Saturday, May 31, 2008

bird conservation, climate change news

Am amazing array of research news, NGO sources, and agency collaboration is pointing to links between bird populations, bird migration and climate change.

The Point Reyes Bird Observatory (PRBO) has a page devoted to this topic, here.

Partners In Flight has a bibliography on climate and birds here.

A link to a page on Nature Canada's website addresses the birds and climate change issue.

The Encyclopedia of Earth has new information on climate change, with a special collection of information here. News on climate change from Earth News is available here.

Climate Change Wales has info on the effects on birds in the western United Kingdom at their site, here.

Tuesday, May 20, 2008

2008 Red List

Go to the website of BirdLife International to learn about the 2008 Red List - the list of endangered species worldwide. The number of threatened, endangered and critically endangered species is now one of every eight species: 1,226 . More details are at this link.

Sunday, May 18, 2008

worthwhile books, conservation, and more

I have been looking again just lately at Laura Erickson's fine book 101 Ways to Help Birds (2006 Stackpole Books) - it is a superb book - in fact, whether you buy it or get it from the library, I suggest that you may find this to be the one book with a conservation theme that covers all of the important topics, and does so with great insight and honesty. Don't miss it.

This weekend the Wisconsin Society for Ornithology's 69th year was marked by the society's annual Convention. WSO hosted a superb keynote speaker, Carrol Henderson from the Minnesota DNR. Carrol has written a number of fine books. His latest is focused on the same topic he covered in his keynote address: Oology and Ralph's Talking Eggs. This new book (Univ. of Texas Press) is bound to be a fascinating read - it is concerned with 19th century egg collecting, and the links that egg collecting has to the science of ornithology, modern birding, and the simultaneous development of avian conservation. Read more about it here, or here.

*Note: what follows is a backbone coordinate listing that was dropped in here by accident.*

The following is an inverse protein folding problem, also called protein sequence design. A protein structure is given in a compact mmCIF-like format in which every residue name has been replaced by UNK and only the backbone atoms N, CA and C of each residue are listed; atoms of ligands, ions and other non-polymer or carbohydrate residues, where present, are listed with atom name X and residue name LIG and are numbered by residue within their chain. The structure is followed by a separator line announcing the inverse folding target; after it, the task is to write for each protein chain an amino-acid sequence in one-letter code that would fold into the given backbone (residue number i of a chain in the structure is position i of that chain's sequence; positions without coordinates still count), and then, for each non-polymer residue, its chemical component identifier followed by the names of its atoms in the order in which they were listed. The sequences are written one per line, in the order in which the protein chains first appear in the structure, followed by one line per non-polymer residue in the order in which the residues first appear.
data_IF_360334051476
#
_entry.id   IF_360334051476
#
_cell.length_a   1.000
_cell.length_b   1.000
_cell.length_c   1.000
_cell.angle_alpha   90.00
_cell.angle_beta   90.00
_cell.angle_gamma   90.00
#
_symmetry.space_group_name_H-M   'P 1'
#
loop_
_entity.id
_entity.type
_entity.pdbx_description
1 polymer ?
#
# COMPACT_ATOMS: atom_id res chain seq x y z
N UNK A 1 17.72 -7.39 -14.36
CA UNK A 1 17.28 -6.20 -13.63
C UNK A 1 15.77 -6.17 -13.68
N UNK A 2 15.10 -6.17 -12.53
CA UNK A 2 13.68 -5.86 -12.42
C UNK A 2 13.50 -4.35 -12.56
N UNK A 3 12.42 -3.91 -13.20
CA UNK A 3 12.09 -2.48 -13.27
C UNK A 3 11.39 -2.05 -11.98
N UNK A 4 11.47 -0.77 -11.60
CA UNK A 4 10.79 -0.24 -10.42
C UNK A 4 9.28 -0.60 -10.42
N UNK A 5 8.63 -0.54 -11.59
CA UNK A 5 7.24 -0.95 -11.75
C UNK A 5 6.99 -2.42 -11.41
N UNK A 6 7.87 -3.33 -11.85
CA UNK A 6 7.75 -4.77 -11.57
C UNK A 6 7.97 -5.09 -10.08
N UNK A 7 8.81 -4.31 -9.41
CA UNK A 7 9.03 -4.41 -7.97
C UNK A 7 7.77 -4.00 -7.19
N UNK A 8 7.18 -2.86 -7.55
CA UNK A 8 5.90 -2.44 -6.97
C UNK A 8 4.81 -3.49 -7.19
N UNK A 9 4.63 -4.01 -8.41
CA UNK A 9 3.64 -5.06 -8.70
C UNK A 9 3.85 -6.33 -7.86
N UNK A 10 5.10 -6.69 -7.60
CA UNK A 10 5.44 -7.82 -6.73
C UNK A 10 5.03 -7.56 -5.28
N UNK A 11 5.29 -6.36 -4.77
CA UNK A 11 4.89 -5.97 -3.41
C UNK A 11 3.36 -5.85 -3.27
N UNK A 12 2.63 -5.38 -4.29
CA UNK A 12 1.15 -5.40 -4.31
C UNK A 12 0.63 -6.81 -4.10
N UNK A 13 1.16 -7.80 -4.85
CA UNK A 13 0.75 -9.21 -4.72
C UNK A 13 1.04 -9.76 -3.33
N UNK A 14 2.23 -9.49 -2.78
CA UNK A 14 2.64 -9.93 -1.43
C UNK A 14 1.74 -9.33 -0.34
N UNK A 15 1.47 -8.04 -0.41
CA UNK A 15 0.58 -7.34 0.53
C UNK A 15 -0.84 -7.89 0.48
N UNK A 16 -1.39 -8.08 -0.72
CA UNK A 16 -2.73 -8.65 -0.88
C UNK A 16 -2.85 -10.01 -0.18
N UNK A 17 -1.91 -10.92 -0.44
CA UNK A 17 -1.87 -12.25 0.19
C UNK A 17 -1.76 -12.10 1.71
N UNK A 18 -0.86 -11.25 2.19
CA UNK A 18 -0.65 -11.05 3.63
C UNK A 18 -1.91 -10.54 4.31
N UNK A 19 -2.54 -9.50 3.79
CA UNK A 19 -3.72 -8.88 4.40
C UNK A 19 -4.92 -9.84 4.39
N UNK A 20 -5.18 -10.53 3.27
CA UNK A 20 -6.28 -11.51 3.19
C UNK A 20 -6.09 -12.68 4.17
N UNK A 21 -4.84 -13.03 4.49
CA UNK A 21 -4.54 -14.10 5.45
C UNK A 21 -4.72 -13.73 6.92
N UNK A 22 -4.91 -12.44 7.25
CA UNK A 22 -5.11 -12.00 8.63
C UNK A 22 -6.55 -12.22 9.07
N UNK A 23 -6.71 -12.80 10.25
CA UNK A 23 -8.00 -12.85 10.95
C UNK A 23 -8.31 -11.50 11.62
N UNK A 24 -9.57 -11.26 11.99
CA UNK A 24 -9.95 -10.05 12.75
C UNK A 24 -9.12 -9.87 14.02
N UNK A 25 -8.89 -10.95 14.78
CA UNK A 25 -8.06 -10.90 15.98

Learn more about WSO at their website. If you're not a member, I recommend you find out what you're missing, by attending any one of WSO's field trips, checking out the society's quarterly journal (The Passenger Pigeon - learn more about the journal here), its newsletter, The Badger Birder, bookstore, other events, and then join us - WSO is a great organization.

Saturday, May 10, 2008

help this species: Purple Martin!

Here's a species that really needs help, and if you have some space, and the desire to provide housing, the Purple Martin really can make use of it here in Wisconsin.
The trend map above (top) shows one way of representing decline here in the upper Midwest (using BBS data). The second figure above is a graph of ~37 years of BBS data for this species on Wisconsin BBS routes. It's clearly declining.